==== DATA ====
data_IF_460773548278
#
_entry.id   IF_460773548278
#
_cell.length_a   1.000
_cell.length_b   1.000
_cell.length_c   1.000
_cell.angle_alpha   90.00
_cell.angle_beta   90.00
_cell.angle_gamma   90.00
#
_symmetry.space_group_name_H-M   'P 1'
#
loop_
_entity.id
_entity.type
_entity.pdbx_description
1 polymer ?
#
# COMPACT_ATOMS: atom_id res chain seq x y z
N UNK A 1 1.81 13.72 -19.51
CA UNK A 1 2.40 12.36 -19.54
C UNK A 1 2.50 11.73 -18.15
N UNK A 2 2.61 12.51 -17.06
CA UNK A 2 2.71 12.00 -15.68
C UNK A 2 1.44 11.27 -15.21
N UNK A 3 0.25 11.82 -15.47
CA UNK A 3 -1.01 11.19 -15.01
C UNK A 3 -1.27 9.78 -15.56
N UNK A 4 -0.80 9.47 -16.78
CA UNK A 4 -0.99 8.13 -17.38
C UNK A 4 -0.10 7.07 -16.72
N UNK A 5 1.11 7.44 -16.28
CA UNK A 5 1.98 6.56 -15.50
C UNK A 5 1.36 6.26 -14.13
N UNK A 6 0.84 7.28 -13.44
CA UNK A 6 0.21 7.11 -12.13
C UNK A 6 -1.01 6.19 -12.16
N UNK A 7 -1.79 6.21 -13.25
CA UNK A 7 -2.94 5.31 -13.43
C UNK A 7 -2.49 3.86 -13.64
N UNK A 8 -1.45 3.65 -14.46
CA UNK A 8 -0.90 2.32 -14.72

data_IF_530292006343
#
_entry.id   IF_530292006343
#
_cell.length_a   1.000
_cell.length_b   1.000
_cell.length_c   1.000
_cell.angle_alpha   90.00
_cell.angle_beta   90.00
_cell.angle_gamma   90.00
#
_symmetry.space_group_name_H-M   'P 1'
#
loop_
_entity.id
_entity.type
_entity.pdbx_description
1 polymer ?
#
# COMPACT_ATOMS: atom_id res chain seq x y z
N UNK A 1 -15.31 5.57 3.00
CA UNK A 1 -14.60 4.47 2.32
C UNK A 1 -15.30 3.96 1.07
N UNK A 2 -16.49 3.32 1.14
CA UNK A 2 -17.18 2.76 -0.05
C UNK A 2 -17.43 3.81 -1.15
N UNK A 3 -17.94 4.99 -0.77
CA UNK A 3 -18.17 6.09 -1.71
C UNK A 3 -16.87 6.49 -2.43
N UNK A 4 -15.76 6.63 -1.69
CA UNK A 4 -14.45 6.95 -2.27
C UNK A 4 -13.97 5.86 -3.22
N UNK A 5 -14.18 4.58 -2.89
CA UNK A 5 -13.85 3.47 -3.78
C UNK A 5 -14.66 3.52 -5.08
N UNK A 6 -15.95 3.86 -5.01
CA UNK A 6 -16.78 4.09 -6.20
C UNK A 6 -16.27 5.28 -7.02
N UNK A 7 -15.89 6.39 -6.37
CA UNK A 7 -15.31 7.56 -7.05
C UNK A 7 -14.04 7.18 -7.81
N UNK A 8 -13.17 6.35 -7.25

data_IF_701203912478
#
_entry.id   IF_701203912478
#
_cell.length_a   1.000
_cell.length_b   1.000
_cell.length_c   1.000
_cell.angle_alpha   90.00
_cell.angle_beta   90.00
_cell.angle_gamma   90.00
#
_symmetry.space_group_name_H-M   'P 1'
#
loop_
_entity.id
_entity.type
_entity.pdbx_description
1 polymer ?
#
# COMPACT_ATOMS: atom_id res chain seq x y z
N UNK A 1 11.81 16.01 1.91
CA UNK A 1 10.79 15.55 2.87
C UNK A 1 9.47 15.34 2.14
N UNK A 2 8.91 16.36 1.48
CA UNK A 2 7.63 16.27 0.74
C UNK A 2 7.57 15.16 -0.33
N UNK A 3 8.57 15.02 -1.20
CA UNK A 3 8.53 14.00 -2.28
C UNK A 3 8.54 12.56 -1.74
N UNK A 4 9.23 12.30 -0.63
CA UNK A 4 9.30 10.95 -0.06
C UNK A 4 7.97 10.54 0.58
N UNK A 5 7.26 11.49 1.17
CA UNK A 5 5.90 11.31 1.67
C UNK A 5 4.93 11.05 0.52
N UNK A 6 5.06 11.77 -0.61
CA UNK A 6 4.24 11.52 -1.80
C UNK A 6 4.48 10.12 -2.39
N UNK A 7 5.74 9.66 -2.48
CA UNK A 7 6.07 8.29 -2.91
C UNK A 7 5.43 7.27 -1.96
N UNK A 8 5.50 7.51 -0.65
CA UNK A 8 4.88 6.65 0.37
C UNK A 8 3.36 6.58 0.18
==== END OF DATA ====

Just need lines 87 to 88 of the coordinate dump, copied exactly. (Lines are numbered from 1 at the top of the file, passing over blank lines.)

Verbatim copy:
#
_entry.id   IF_701203912478